During my short friendship with Reuben Nichols, I found out he hated being Jewish. He despised everything about religion, especially the skullcaps. He even blamed the Jewish faith for triggering his asthma attacks. Reuben refused to participate in all the Jewish holidays, celebrations, and ceremonies with his wife and parents. His parents and wife preached every single aspect of the Jewish faith; driving it into Reuben's children, the same way marine instructors control their new recruits. Reuben asked me about a holiday. Is it Rosh Hashanah, Yom Kippur, Chanukah, or Passover?
I laughed, "Jesus Christ, how the hell do I know!"
Reuben refused to stay at home after sundown and pray with his family. Instead, he called and asked me to have a drink with him. We met at O'Malley's bar; a hole-in-the-wall frequented by regulars.
"I am glad you are Italian," said Reuben.
I held my glass to him, "So am I."
"I wish somebody would call me a frigging Guinea Bastard," he sighed.
I almost choked on my drink when I laughed, "What?"
"I heard a tow truck driver say he was going to tow a car for the frigging guinea bastard who owns the body shop. That is you, right?"
"Yea, that's Vinnie Bork. He brings me a lot of work."
" I don't know what to make of how people talk to other people," Reuben thought deeply, "The guy said you were a guinea bastard, but it was still friendly."
"Because it is," I answered.
"I guess I am envious, that is all," Reuben sighed. "It would not bother me either, if somebody thinks I am Italian and called me a frigging guinea bastard."
"I don't think that's ever going to happen." I lit a cigarette. "For instance, you don't look anything like an Italian." I opened my arms. "Look at the size of my nose Do you know how it got so big?"
"It does not look big; it looks crooked and lumpy."
"Right," I answered, "It's like that because my father hit me with a coal shovel while shoveling snow."
"I have a big nose too," said Reuben.
"Yea, but you have a sagging nose. It droops. You have a Jewish nose." I leaned forward to put out my cigarette.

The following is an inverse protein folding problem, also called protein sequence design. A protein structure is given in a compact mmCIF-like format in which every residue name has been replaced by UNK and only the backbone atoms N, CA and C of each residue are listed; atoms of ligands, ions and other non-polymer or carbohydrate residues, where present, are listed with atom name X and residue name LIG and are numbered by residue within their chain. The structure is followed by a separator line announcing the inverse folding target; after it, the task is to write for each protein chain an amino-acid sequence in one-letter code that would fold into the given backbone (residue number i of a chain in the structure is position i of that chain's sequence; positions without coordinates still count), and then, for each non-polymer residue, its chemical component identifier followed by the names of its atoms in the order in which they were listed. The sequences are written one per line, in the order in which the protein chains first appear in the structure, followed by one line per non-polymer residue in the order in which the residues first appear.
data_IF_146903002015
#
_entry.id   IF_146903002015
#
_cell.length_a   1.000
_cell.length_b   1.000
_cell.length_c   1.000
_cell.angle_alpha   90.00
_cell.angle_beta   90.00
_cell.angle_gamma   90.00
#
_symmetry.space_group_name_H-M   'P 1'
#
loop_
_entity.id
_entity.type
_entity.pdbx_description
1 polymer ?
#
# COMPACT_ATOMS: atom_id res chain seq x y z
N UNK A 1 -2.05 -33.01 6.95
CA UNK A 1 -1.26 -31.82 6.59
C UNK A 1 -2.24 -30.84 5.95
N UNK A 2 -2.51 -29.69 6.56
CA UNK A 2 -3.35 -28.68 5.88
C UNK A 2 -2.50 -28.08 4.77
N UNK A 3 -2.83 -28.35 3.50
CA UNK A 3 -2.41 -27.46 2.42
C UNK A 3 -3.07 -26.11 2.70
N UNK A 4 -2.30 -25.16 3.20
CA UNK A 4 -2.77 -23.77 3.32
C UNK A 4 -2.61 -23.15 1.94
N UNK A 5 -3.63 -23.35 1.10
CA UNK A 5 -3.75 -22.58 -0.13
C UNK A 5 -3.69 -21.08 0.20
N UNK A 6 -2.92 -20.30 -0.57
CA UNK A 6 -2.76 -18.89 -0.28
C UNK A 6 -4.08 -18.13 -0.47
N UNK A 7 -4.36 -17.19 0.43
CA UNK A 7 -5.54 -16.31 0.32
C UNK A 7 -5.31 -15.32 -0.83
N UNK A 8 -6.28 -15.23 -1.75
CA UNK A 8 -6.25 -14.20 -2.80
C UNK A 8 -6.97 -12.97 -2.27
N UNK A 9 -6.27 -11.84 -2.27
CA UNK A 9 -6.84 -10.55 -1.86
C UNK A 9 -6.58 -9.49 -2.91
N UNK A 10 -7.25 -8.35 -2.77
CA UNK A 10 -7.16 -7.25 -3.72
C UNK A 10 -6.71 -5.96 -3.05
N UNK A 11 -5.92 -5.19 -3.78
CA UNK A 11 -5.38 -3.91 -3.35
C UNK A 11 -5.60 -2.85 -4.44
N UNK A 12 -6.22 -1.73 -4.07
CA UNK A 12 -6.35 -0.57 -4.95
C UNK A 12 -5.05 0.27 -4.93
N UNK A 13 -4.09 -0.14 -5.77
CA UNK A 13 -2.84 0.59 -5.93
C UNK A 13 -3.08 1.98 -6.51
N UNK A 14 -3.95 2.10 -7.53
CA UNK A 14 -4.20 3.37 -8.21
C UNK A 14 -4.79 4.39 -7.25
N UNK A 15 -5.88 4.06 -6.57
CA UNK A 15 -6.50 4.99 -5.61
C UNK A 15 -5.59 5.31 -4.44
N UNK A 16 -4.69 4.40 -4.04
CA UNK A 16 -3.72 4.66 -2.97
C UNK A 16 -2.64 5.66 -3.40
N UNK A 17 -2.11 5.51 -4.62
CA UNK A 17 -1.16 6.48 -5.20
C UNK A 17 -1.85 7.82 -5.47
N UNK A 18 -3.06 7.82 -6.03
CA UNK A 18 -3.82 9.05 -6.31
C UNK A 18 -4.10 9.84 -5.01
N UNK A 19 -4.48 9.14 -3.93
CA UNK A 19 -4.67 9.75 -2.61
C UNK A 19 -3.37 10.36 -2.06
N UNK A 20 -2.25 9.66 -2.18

"That's another thing; Jewish people use inhalers."
"I have asthma," Reuben answered.
I looked past Reuben. There was no one at the bar. O'Malley kept himself busy polishing the shot glasses with his apron.
"Hey, O'Malley," I called, "Did you ever use an inhaler?"
O'Malley shrugged, "A what? What the hell is it?"
"It's when you can't breathe, so you put this thing in your mouth and squeeze it."
"Oh yea," O'Malley answered. "No, never used one. I just cough."
I returned my attention to Reuben, "See? We just cough."
Reuben laughed, "So, you are saying if I stop using my asthma medication, I become an Italian or an Irishman automatically?"
"No," I laughed and lit another cigarette, "It's about attitude; it's about reputation; it's about how people look at you and perceives you."
"I do not get it."
O'Malley poured himself a shot at the bar. "Come to think of it, my grand kid married this Jewish kid. I remember he used one of those."
I shrugged, "See?" I leaned back in the chair and puffed through my lips. "Now, getting back to friggin' basdits; there's a big difference."
Reuben put his inhaler in his pocket. "There is?"
"Yes," I answered, "Guinea basdits call each other guinea basdits because it means we did something to piss somebody off, or make them happy. Either way, guinea basdits leave an impression. Guinea basdits don't even care if their best friend calls them a guinea basdit."
"How about somebody like O'Malley?" Reuben asked, "Is it offensive to him?"